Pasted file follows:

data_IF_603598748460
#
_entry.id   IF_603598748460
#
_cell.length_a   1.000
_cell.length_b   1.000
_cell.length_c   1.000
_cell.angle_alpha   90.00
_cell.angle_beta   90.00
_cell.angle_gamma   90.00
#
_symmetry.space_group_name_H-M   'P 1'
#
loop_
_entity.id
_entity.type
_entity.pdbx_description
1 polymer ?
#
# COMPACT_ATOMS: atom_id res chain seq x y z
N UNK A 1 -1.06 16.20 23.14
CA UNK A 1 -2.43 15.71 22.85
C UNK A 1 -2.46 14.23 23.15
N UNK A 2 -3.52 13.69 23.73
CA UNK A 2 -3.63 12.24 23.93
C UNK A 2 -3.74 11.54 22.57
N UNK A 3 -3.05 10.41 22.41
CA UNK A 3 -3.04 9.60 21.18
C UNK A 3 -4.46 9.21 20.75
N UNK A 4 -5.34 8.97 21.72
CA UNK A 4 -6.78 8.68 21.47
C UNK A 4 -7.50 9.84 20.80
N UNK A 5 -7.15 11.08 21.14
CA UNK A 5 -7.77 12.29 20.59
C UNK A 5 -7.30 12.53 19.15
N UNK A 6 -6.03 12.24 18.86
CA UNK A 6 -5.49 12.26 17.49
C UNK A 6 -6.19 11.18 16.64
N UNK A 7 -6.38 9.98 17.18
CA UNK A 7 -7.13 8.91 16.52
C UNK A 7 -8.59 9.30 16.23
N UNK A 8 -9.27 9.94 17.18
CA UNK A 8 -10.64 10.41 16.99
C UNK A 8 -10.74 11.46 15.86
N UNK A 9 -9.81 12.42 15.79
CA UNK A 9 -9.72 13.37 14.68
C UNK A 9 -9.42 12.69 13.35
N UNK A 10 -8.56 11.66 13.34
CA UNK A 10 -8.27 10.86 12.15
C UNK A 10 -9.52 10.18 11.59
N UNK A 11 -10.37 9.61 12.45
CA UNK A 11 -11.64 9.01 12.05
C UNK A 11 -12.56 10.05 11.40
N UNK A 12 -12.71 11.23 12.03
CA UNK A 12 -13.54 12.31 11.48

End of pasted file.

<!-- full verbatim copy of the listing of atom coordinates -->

data_IF_603598748460
#
_entry.id   IF_603598748460
#
_cell.length_a   1.000
_cell.length_b   1.000
_cell.length_c   1.000
_cell.angle_alpha   90.00
_cell.angle_beta   90.00
_cell.angle_gamma   90.00
#
_symmetry.space_group_name_H-M   'P 1'
#
loop_
_entity.id
_entity.type
_entity.pdbx_description
1 polymer ?
#
# COMPACT_ATOMS: atom_id res chain seq x y z
N UNK A 1 -1.06 16.20 23.14
CA UNK A 1 -2.43 15.71 22.85
C UNK A 1 -2.46 14.23 23.15
N UNK A 2 -3.52 13.69 23.73
CA UNK A 2 -3.63 12.24 23.93
C UNK A 2 -3.74 11.54 22.57
N UNK A 3 -3.05 10.41 22.41
CA UNK A 3 -3.04 9.60 21.18
C UNK A 3 -4.46 9.21 20.75
N UNK A 4 -5.34 8.97 21.72
CA UNK A 4 -6.78 8.68 21.47
C UNK A 4 -7.50 9.84 20.80
N UNK A 5 -7.15 11.08 21.14
CA UNK A 5 -7.77 12.29 20.59
C UNK A 5 -7.30 12.53 19.15
N UNK A 6 -6.03 12.24 18.86
CA UNK A 6 -5.49 12.26 17.49
C UNK A 6 -6.19 11.18 16.64
N UNK A 7 -6.38 9.98 17.18
CA UNK A 7 -7.13 8.91 16.52
C UNK A 7 -8.59 9.30 16.23
N UNK A 8 -9.27 9.94 17.18
CA UNK A 8 -10.64 10.41 16.99
C UNK A 8 -10.74 11.46 15.86
N UNK A 9 -9.81 12.42 15.79
CA UNK A 9 -9.72 13.37 14.68
C UNK A 9 -9.42 12.69 13.35
N UNK A 10 -8.56 11.66 13.34
CA UNK A 10 -8.27 10.86 12.15
C UNK A 10 -9.52 10.18 11.59
N UNK A 11 -10.37 9.61 12.45
CA UNK A 11 -11.64 9.01 12.05
C UNK A 11 -12.56 10.05 11.40
N UNK A 12 -12.71 11.23 12.03
CA UNK A 12 -13.54 12.31 11.48